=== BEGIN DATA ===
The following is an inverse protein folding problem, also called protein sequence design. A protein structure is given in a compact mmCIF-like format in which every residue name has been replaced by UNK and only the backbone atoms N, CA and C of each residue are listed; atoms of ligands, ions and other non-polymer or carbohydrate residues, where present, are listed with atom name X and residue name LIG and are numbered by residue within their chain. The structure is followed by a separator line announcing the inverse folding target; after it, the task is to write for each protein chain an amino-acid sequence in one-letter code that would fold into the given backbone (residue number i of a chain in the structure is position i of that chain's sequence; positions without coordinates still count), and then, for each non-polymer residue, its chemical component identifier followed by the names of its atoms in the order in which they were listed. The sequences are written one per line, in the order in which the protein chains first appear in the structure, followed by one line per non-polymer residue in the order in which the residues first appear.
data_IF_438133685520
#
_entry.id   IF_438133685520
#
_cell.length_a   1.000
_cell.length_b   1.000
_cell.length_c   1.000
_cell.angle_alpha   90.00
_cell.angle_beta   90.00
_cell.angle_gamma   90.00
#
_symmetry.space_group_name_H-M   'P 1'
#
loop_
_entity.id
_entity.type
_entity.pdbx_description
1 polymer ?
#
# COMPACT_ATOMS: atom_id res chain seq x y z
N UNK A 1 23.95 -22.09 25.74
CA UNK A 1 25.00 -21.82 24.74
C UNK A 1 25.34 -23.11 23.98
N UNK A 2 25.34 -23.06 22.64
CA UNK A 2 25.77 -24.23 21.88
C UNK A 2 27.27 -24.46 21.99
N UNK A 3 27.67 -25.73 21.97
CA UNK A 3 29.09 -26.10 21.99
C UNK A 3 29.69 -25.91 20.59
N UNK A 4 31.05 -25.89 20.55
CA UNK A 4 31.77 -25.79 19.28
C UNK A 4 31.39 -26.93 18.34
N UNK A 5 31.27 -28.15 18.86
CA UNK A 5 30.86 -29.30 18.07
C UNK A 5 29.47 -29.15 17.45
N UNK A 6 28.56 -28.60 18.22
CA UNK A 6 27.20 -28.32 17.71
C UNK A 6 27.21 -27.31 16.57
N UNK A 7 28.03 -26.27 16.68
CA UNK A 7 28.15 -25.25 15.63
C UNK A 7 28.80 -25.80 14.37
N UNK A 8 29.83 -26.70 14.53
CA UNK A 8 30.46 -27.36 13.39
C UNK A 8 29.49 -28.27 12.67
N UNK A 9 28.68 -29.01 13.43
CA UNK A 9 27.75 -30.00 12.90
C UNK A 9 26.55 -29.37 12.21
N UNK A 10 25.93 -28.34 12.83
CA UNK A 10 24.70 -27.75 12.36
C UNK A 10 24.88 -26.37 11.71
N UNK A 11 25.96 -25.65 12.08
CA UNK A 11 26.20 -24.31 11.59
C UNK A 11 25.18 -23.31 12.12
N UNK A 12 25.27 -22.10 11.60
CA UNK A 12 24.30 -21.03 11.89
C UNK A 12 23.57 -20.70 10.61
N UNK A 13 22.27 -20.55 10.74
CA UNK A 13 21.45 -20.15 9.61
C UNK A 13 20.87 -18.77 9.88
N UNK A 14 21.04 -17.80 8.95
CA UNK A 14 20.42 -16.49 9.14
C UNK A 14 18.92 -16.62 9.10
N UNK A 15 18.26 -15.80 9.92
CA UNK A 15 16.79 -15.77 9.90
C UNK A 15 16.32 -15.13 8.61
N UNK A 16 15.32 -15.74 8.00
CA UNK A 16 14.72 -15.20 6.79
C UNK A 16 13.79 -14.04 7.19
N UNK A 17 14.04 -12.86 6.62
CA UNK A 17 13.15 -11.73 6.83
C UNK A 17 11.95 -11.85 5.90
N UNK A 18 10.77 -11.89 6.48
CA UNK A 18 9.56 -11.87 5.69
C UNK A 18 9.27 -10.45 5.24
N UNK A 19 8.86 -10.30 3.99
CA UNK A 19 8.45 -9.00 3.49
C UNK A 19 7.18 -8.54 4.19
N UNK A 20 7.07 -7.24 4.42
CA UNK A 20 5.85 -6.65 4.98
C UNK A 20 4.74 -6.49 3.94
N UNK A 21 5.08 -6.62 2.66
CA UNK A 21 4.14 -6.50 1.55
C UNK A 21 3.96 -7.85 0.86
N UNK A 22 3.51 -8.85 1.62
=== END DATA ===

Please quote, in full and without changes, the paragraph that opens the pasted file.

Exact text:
The following is an inverse protein folding problem, also called protein sequence design. A protein structure is given in a compact mmCIF-like format in which every residue name has been replaced by UNK and only the backbone atoms N, CA and C of each residue are listed; atoms of ligands, ions and other non-polymer or carbohydrate residues, where present, are listed with atom name X and residue name LIG and are numbered by residue within their chain. The structure is followed by a separator line announcing the inverse folding target; after it, the task is to write for each protein chain an amino-acid sequence in one-letter code that would fold into the given backbone (residue number i of a chain in the structure is position i of that chain's sequence; positions without coordinates still count), and then, for each non-polymer residue, its chemical component identifier followed by the names of its atoms in the order in which they were listed. The sequences are written one per line, in the order in which the protein chains first appear in the structure, followed by one line per non-polymer residue in the order in which the residues first appear.